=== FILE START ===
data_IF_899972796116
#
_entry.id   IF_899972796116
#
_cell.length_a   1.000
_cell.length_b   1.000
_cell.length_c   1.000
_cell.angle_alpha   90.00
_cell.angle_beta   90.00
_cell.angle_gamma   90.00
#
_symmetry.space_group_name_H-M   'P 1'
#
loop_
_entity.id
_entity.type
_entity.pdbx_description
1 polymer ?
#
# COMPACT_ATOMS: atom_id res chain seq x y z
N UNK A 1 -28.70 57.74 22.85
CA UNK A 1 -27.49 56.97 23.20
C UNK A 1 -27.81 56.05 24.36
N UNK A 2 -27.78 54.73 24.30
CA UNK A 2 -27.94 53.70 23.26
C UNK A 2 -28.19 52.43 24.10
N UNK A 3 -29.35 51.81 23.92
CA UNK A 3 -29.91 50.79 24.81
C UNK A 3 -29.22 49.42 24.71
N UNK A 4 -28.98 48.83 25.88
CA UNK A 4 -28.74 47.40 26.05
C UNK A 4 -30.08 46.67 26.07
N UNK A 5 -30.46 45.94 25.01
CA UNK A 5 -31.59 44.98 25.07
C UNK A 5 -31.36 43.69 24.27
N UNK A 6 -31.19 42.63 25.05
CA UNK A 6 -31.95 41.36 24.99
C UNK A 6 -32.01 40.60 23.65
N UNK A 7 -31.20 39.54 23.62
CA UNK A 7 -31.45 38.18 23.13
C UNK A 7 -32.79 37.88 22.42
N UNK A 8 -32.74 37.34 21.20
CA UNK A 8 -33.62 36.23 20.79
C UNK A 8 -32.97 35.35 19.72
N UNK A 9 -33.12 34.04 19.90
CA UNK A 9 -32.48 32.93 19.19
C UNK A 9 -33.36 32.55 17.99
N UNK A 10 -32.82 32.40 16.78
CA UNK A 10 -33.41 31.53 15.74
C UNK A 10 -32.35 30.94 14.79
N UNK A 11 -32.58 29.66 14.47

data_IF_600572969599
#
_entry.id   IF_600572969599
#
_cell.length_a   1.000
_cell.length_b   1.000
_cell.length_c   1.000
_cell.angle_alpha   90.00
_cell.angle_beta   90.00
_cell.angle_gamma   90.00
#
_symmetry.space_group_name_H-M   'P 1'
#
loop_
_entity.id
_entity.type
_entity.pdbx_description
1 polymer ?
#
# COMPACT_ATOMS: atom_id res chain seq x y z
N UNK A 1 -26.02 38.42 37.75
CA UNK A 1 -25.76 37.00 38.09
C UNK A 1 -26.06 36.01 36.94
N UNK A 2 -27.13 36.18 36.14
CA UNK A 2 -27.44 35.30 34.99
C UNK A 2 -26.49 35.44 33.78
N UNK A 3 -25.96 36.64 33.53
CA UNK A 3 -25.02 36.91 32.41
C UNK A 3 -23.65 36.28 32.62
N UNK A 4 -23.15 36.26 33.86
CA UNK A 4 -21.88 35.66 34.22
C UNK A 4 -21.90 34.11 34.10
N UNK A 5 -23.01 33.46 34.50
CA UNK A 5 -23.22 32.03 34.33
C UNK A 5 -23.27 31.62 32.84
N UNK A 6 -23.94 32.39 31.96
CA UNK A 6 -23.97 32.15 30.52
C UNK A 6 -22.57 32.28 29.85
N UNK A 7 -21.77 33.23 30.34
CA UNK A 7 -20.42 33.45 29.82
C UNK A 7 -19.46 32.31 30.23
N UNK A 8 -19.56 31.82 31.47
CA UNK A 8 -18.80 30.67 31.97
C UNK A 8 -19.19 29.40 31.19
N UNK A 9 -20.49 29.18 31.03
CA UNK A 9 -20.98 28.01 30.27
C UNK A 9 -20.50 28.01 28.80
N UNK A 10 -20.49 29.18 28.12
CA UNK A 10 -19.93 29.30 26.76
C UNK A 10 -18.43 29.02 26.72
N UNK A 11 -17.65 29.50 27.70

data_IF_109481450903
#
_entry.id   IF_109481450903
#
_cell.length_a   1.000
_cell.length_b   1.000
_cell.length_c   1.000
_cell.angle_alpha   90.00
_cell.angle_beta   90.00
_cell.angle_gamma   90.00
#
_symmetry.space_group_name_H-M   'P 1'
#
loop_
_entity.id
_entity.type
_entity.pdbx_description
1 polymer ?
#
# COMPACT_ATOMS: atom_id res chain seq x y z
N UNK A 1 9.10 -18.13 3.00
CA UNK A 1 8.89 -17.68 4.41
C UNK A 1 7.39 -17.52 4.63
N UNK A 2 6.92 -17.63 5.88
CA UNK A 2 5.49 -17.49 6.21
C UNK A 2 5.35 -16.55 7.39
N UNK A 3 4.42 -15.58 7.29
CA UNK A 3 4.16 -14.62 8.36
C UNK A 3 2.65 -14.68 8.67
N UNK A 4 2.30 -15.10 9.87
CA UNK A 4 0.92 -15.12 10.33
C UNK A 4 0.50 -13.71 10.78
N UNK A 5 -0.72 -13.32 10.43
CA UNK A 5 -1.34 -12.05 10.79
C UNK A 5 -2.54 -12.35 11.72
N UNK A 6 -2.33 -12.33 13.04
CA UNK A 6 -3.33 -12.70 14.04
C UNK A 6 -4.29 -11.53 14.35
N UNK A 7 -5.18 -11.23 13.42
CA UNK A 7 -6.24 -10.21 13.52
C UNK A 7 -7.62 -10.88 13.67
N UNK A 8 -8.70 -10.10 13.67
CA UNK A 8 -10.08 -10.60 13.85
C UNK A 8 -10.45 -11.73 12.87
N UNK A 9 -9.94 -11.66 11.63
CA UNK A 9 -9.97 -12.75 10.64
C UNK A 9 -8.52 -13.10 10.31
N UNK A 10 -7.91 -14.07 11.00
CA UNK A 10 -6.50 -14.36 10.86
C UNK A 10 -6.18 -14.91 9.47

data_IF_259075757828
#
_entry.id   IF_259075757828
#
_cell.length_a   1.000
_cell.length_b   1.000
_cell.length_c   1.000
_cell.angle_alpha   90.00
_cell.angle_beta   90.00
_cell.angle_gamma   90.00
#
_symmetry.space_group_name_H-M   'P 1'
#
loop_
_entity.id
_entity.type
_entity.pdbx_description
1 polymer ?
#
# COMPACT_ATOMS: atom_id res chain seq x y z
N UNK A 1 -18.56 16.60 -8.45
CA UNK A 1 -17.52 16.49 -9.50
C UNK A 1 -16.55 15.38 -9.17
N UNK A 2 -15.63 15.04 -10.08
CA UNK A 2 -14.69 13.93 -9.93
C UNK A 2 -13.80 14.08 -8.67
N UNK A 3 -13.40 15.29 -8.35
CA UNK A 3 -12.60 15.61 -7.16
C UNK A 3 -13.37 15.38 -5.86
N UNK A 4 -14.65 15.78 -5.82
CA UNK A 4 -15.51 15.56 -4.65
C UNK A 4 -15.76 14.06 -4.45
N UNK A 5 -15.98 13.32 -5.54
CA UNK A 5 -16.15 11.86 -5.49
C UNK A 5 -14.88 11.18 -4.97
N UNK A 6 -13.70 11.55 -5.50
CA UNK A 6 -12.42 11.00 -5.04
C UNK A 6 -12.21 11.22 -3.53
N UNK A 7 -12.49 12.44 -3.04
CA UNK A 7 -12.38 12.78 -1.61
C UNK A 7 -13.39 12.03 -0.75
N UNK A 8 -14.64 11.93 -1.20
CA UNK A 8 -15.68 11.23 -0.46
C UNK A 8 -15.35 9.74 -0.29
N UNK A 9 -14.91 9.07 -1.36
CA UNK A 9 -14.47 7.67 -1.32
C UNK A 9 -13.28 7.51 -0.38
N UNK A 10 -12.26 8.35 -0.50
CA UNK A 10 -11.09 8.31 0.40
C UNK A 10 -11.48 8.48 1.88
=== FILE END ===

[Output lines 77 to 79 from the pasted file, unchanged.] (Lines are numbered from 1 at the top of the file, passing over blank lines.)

C UNK A 2 -26.49 35.44 33.78
N UNK A 3 -25.96 36.64 33.53
CA UNK A 3 -25.02 36.91 32.41